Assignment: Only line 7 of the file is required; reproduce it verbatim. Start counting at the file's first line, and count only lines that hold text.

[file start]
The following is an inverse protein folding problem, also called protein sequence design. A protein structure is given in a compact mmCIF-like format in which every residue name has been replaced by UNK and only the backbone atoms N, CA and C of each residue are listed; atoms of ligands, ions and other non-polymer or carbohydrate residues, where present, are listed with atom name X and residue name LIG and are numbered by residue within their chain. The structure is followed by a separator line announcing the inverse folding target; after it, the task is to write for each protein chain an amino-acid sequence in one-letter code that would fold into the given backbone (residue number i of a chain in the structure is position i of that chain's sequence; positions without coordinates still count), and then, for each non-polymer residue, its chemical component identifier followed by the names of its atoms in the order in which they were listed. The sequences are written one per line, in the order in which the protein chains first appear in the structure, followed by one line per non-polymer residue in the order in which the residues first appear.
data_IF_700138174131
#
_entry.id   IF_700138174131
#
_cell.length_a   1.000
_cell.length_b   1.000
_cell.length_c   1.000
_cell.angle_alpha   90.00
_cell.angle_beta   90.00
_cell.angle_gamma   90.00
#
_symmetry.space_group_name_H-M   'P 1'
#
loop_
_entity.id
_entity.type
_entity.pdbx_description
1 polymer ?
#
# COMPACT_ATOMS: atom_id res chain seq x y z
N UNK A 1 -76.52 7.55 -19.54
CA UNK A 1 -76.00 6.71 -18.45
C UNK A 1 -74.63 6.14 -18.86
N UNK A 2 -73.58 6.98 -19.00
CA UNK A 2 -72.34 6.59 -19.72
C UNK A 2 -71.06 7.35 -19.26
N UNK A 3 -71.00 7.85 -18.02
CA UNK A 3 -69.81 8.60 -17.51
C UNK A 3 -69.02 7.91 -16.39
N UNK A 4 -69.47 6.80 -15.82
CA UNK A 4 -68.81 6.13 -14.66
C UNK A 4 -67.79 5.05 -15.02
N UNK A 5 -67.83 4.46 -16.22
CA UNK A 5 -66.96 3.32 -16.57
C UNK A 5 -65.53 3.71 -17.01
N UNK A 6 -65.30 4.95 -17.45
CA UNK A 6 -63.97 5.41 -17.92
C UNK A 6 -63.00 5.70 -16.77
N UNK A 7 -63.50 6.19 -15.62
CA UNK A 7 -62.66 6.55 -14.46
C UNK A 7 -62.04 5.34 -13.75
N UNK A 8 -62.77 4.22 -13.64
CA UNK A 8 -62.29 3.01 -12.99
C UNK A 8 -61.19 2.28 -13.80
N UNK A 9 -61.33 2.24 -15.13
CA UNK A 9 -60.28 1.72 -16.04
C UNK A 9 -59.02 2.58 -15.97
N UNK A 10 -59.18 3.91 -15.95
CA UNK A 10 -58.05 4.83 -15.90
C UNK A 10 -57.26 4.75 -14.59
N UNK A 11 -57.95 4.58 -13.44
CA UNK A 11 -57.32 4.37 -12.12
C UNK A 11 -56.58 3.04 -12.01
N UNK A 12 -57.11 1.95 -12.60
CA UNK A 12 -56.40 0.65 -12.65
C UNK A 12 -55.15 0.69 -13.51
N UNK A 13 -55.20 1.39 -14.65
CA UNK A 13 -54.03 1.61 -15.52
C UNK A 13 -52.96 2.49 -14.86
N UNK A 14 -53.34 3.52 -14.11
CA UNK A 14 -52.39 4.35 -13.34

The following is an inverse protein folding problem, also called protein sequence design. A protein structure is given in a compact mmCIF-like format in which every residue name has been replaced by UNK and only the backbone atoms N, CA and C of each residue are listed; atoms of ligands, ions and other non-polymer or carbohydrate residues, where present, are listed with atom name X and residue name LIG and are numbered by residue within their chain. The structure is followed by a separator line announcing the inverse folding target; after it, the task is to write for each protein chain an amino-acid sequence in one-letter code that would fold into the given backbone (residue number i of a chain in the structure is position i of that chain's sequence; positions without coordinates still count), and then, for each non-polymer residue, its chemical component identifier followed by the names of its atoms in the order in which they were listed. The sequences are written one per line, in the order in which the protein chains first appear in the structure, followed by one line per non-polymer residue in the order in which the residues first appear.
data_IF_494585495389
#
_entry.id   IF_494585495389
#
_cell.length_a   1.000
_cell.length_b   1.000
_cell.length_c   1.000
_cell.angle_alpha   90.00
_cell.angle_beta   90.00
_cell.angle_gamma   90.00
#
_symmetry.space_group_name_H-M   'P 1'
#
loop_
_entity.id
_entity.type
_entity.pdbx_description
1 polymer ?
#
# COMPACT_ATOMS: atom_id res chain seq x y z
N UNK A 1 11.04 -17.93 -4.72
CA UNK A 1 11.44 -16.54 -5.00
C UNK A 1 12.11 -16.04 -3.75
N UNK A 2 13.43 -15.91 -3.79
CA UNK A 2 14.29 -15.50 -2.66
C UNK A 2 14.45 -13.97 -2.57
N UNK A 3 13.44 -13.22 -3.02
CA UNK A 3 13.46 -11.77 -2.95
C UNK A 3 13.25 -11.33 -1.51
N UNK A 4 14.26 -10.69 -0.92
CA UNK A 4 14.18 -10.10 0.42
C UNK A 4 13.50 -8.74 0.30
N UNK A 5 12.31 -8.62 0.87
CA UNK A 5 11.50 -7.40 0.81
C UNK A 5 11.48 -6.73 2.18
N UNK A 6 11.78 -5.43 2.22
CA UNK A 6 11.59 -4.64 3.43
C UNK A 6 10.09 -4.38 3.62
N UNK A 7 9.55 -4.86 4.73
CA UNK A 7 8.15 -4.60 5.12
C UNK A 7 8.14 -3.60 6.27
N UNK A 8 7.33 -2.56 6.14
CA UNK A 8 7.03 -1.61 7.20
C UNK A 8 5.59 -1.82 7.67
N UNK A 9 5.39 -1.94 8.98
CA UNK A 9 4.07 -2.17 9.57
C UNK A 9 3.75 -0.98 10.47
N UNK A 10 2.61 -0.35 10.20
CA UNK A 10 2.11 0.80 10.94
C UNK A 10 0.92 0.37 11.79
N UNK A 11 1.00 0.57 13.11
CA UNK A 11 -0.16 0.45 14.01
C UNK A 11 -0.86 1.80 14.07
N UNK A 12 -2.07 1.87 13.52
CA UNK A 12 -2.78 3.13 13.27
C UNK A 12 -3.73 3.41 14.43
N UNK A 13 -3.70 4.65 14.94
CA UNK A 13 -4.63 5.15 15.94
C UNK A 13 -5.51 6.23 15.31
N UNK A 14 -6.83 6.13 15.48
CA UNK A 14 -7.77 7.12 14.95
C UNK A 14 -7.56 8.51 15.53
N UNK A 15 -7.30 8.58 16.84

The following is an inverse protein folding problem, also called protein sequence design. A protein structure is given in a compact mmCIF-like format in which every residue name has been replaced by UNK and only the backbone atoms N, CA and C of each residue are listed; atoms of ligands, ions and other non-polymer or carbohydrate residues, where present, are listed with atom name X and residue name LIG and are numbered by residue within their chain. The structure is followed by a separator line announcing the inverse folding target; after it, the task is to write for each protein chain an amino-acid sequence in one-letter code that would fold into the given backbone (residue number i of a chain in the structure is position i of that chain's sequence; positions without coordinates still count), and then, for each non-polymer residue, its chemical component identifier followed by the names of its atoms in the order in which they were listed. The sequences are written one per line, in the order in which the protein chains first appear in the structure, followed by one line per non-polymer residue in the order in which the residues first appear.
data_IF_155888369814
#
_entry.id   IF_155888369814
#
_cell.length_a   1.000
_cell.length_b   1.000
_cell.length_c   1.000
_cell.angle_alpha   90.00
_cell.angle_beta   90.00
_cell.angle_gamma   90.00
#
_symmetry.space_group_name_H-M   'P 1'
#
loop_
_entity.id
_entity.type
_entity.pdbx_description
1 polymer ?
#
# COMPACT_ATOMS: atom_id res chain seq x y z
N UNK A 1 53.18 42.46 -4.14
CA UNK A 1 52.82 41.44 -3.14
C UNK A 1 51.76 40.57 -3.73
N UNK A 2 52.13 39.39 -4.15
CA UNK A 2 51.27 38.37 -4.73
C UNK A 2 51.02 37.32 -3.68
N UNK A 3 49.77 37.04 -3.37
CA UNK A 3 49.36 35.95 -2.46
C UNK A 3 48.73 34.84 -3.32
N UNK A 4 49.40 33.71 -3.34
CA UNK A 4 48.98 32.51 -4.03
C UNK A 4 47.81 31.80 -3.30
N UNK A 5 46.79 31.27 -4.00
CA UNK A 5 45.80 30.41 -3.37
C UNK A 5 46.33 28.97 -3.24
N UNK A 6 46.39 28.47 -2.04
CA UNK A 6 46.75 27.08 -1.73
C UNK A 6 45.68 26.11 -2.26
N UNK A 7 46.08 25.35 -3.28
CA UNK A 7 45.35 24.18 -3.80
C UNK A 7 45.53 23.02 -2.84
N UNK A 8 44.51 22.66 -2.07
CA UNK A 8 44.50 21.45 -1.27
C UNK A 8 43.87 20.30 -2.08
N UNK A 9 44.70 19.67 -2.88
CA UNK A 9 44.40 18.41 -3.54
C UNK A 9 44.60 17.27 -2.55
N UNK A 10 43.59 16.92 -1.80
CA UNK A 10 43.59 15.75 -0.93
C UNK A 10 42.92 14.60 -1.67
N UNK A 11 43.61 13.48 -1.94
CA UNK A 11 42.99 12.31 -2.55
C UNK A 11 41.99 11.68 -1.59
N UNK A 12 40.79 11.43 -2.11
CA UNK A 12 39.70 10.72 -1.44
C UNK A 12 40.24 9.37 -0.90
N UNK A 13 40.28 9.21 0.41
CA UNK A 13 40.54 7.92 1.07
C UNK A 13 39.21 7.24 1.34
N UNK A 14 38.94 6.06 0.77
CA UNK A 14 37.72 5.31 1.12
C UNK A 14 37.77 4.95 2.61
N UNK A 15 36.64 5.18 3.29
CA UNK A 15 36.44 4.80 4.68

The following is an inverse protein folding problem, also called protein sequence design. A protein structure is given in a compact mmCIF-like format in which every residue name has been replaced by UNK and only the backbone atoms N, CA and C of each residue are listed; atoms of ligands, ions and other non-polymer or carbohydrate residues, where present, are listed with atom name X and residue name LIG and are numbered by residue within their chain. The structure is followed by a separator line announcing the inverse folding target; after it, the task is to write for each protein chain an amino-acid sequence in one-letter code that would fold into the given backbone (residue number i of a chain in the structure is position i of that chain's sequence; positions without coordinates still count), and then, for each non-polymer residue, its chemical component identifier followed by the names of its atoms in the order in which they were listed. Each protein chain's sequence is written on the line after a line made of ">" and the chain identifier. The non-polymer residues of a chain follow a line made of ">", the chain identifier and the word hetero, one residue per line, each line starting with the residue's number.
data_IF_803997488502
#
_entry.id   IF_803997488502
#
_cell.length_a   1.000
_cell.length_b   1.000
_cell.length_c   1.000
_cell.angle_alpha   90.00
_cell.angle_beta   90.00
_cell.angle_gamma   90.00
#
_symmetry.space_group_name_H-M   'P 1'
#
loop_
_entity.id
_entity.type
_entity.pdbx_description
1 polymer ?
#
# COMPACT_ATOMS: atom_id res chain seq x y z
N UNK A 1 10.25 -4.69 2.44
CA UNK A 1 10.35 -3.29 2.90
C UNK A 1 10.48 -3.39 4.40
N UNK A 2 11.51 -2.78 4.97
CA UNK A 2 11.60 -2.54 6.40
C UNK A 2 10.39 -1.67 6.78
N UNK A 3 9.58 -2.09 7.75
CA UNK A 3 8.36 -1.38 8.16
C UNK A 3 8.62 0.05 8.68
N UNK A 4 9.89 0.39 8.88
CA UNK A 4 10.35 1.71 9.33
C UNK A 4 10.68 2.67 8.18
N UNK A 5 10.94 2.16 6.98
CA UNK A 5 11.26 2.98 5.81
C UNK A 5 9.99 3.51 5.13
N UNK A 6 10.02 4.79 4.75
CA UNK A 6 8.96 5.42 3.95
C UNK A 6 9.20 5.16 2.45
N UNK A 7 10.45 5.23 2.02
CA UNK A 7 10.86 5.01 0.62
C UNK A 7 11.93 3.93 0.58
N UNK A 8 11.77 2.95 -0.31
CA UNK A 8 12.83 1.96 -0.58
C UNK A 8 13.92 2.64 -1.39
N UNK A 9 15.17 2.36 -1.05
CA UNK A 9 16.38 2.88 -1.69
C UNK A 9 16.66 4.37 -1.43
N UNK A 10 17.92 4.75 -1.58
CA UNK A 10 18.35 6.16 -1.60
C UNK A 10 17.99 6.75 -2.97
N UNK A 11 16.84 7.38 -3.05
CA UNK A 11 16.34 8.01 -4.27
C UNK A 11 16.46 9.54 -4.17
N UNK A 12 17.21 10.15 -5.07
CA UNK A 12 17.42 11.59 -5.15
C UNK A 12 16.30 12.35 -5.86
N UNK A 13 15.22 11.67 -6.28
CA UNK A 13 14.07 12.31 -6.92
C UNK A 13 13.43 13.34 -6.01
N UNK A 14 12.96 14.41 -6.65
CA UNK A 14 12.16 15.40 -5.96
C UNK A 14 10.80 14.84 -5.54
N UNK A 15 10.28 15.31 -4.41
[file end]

_cell.length_b   1.000